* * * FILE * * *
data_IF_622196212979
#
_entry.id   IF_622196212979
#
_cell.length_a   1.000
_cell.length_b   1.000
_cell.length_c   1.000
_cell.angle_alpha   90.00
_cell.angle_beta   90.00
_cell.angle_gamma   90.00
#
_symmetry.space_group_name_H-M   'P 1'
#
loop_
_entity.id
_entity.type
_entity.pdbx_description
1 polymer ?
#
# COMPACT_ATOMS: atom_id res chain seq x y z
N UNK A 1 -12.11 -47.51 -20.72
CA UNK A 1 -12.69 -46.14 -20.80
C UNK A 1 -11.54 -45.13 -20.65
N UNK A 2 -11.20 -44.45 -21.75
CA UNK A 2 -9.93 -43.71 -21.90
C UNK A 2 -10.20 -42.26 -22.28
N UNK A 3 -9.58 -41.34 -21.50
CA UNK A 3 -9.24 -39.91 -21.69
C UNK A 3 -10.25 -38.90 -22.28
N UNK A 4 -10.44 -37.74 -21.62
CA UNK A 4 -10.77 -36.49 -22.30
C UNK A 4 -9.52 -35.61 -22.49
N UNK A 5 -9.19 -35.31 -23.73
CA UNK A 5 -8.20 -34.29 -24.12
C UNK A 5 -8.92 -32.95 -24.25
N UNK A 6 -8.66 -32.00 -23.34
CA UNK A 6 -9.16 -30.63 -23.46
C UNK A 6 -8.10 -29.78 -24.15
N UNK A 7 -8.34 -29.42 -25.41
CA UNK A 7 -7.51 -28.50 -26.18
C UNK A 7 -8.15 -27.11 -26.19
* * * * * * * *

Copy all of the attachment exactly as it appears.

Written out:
data_IF_622196212979
#
_entry.id   IF_622196212979
#
_cell.length_a   1.000
_cell.length_b   1.000
_cell.length_c   1.000
_cell.angle_alpha   90.00
_cell.angle_beta   90.00
_cell.angle_gamma   90.00
#
_symmetry.space_group_name_H-M   'P 1'
#
loop_
_entity.id
_entity.type
_entity.pdbx_description
1 polymer ?
#
# COMPACT_ATOMS: atom_id res chain seq x y z
N UNK A 1 -12.11 -47.51 -20.72
CA UNK A 1 -12.69 -46.14 -20.80
C UNK A 1 -11.54 -45.13 -20.65
N UNK A 2 -11.20 -44.45 -21.75
CA UNK A 2 -9.93 -43.71 -21.90
C UNK A 2 -10.20 -42.26 -22.28
N UNK A 3 -9.58 -41.34 -21.50
CA UNK A 3 -9.24 -39.91 -21.69
C UNK A 3 -10.25 -38.90 -22.28
N UNK A 4 -10.44 -37.74 -21.62
CA UNK A 4 -10.77 -36.49 -22.30
C UNK A 4 -9.52 -35.61 -22.49
N UNK A 5 -9.19 -35.31 -23.73
CA UNK A 5 -8.20 -34.29 -24.12
C UNK A 5 -8.92 -32.95 -24.25
N UNK A 6 -8.66 -32.00 -23.34
CA UNK A 6 -9.16 -30.63 -23.46
C UNK A 6 -8.10 -29.78 -24.15
N UNK A 7 -8.34 -29.42 -25.41
CA UNK A 7 -7.51 -28.50 -26.18
C UNK A 7 -8.15 -27.11 -26.19